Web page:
In a development that could someday help paralyzed people regain movement, researchers used a monkey’s brain waves to control the actions of another monkey. They published their work in Nature Communications (subscription required) today.
The team, which is based out of Harvard Medical School, placed electrodes in the master monkey’s brain and the unconscious “avatar” monkey’s spinal cord. The master’s brain waves were converted into electrical signals that stimulated different electrodes in the avatar’s spine, causing the monkey to move its body despite being unconscious.
The researchers focused on moving the avatar’s hand, which was strapped to a joystick. The master monkey could see a cursor on a screen, which was controlled by the joystick. By thinking about moving the cursor, the master caused the avatar to move the joystick.
The cursor can only move up or down at the moment, but the master monkey was able to move the avatar’s arm in the right direction 98 percent of the time.
“We are hoping to move the arm in many directions,” team lead Ziv Williams told New Scientist. “To be functionally useful, you have to have fine movements in three-dimensional space.”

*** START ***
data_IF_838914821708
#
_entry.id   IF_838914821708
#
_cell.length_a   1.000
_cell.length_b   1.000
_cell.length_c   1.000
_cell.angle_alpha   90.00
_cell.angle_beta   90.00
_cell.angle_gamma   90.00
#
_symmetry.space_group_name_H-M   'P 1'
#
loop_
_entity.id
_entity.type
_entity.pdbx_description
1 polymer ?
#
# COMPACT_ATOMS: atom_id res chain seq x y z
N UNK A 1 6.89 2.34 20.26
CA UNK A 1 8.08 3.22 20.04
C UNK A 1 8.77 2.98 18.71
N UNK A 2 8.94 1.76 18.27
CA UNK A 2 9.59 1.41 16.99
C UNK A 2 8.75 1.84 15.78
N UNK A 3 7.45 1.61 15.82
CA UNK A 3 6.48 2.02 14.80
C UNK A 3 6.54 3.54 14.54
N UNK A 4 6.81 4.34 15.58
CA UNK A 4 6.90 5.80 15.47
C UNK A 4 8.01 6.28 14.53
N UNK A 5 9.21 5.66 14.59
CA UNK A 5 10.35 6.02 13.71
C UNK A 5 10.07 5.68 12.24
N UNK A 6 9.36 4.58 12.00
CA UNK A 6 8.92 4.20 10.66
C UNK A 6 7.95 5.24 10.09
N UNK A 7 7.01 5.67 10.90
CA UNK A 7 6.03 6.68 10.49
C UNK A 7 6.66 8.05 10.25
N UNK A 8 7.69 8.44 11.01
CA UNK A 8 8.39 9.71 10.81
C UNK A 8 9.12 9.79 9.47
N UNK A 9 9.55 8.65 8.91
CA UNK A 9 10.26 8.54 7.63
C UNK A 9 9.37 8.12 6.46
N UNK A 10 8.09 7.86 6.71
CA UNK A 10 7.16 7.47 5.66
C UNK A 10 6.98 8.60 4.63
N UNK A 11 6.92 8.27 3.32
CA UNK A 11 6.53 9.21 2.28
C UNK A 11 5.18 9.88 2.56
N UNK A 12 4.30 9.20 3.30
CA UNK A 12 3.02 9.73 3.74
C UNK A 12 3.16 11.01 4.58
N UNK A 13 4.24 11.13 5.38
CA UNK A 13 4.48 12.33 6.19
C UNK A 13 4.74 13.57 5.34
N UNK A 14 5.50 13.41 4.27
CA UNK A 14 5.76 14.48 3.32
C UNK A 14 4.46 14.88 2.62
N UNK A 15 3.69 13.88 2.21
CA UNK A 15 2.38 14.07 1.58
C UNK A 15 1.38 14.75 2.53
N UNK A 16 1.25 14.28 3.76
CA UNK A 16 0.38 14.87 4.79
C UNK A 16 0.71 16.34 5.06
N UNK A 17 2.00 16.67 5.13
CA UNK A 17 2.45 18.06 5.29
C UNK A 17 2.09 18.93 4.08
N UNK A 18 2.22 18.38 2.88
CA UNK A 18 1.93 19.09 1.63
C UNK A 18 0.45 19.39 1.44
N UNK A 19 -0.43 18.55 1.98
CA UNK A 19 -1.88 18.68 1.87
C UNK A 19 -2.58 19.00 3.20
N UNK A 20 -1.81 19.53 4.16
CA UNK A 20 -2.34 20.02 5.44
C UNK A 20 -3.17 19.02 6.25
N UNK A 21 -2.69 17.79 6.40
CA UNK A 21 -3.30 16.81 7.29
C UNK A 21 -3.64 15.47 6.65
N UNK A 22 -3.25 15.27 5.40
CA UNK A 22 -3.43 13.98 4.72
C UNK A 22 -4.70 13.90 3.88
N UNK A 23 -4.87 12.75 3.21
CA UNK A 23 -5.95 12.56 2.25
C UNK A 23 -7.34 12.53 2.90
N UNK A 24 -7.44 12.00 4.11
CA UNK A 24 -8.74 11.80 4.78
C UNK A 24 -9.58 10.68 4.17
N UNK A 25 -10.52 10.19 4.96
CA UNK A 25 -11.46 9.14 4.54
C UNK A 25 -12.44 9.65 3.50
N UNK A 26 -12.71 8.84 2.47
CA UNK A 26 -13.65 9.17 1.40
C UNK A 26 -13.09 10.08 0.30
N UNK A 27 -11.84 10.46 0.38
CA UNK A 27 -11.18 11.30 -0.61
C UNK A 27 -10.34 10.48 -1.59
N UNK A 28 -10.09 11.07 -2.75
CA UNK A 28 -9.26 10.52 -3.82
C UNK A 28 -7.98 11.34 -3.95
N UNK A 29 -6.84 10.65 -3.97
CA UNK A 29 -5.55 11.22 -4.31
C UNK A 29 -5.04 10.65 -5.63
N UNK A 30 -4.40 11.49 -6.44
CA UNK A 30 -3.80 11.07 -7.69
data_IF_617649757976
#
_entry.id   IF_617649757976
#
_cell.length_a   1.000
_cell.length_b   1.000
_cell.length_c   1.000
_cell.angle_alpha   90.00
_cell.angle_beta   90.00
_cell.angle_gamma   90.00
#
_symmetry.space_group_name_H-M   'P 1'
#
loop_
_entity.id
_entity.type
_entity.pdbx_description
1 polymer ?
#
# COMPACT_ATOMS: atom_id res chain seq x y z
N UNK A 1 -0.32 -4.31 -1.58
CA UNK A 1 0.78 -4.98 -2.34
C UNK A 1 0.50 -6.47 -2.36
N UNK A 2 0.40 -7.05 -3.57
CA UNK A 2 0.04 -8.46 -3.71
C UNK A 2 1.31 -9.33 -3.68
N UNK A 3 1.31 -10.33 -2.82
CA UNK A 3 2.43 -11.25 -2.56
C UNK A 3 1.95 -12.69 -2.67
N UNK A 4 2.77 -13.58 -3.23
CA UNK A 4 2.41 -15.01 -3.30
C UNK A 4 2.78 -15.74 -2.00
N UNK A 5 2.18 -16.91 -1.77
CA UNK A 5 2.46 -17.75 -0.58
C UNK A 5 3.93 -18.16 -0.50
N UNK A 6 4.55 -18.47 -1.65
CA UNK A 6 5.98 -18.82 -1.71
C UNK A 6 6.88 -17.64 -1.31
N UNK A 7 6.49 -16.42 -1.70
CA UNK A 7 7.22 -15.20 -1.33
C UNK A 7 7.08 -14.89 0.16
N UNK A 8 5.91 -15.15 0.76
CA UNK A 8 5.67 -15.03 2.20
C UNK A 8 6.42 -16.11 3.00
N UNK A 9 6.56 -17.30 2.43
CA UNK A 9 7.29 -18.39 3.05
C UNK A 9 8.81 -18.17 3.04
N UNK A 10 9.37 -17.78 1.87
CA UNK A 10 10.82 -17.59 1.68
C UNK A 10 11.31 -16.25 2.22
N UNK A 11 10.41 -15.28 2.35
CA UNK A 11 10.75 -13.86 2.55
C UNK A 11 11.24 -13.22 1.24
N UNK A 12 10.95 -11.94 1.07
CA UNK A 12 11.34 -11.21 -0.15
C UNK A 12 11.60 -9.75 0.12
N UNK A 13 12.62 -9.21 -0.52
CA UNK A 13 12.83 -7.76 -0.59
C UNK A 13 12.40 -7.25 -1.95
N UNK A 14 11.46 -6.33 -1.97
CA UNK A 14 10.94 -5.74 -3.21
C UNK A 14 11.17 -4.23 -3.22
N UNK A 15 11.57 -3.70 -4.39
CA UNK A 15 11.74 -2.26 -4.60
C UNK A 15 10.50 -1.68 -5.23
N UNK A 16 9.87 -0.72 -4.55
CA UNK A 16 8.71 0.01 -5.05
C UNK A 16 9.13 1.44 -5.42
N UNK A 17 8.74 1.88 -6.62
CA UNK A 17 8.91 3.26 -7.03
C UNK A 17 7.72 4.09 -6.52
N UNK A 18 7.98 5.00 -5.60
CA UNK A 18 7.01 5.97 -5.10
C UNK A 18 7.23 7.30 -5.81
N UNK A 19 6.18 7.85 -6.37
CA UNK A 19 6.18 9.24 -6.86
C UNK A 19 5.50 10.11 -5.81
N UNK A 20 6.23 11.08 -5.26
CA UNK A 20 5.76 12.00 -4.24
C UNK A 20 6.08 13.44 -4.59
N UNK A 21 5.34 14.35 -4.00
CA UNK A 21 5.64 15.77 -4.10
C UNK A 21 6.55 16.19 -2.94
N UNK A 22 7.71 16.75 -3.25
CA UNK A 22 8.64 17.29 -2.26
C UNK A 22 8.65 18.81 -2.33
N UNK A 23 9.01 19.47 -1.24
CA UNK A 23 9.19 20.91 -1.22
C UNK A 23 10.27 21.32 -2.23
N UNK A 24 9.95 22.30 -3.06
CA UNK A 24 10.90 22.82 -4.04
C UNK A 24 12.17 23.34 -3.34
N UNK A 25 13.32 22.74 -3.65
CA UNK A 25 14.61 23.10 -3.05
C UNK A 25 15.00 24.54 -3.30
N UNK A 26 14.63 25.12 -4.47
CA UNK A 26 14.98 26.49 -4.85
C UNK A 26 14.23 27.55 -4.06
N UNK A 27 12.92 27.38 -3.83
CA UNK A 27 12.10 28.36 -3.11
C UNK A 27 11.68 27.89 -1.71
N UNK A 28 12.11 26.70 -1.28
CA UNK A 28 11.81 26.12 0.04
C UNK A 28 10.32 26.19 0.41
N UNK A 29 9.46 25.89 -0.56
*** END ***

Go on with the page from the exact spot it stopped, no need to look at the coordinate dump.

Before the researchers connected the two monkeys, they prepared by training and observing the master. They taught it how to use the joystick to move the cursor and also studied what kind of brain activity was associated with what kind of physical movement. They also implanted 36 electrodes in the avatar’s spine and tested what movements they could elicit by sending a signal to each of the electrodes.
It’s possible that a more refined system could someday be implanted in patients with spinal cord industries. Unlike the brain-to-brain interface revealed by University of Washington scientists last year, the Harvard system could be used to send electrical signals directly to specific muscles or a prosthetic, bypassing the need for the spinal cord as a connection to the brain.